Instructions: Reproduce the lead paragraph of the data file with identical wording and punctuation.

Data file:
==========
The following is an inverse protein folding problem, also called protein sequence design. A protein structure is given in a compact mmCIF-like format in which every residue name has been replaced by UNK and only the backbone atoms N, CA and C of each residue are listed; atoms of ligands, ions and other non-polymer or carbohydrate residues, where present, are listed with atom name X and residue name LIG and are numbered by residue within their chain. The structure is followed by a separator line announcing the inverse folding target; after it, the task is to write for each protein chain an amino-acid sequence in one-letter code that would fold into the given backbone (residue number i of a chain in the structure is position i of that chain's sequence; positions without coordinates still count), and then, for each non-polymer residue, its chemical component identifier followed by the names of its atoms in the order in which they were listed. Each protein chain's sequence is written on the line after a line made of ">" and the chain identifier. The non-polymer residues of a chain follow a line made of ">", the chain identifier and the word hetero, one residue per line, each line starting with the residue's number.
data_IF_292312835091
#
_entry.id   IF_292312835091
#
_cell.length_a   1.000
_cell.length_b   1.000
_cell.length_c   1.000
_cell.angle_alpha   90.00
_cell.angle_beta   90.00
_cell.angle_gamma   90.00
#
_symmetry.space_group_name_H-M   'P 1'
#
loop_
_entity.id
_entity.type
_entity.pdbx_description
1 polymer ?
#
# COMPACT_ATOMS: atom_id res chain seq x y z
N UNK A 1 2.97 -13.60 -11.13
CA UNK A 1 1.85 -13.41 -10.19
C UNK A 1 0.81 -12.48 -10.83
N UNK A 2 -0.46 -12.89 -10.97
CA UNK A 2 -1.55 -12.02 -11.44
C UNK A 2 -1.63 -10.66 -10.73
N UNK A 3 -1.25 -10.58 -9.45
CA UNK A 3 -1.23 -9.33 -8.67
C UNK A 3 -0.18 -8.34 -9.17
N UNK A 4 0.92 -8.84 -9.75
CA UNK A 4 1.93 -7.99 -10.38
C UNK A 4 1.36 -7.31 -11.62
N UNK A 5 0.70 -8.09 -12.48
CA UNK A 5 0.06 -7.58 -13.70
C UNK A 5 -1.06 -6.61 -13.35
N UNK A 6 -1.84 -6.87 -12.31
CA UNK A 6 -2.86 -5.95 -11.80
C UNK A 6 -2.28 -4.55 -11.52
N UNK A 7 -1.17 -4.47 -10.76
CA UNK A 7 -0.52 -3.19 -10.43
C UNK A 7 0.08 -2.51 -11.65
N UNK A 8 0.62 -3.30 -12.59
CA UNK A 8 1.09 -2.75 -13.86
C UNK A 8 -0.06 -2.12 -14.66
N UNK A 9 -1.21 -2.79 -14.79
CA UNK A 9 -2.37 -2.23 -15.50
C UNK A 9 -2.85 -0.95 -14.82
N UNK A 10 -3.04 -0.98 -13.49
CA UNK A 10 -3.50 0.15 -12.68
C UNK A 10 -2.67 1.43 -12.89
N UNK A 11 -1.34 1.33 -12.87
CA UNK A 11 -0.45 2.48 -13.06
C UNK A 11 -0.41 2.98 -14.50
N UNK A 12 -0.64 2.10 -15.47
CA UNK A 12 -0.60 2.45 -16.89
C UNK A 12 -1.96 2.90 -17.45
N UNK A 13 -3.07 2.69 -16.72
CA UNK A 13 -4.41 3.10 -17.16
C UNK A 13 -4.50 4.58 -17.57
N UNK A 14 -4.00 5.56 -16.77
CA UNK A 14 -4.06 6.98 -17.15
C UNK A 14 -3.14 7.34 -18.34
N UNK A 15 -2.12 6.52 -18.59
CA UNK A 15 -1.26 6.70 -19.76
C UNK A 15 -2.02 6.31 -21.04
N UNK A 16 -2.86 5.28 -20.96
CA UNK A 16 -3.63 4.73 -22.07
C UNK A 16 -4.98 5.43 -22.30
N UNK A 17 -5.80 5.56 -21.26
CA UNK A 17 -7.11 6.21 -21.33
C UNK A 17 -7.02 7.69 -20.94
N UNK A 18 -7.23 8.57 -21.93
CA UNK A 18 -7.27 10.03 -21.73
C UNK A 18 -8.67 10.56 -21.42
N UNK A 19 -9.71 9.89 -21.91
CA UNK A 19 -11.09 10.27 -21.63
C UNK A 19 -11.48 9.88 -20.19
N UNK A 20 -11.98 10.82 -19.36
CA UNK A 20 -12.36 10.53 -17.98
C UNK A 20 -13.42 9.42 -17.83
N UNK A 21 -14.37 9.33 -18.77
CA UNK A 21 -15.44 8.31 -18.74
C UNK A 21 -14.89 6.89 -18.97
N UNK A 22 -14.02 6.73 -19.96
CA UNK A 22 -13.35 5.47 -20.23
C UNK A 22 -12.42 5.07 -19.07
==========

The following is an inverse protein folding problem, also called protein sequence design. A protein structure is given in a compact mmCIF-like format in which every residue name has been replaced by UNK and only the backbone atoms N, CA and C of each residue are listed; atoms of ligands, ions and other non-polymer or carbohydrate residues, where present, are listed with atom name X and residue name LIG and are numbered by residue within their chain. The structure is followed by a separator line announcing the inverse folding target; after it, the task is to write for each protein chain an amino-acid sequence in one-letter code that would fold into the given backbone (residue number i of a chain in the structure is position i of that chain's sequence; positions without coordinates still count), and then, for each non-polymer residue, its chemical component identifier followed by the names of its atoms in the order in which they were listed. Each protein chain's sequence is written on the line after a line made of ">" and the chain identifier. The non-polymer residues of a chain follow a line made of ">", the chain identifier and the word hetero, one residue per line, each line starting with the residue's number.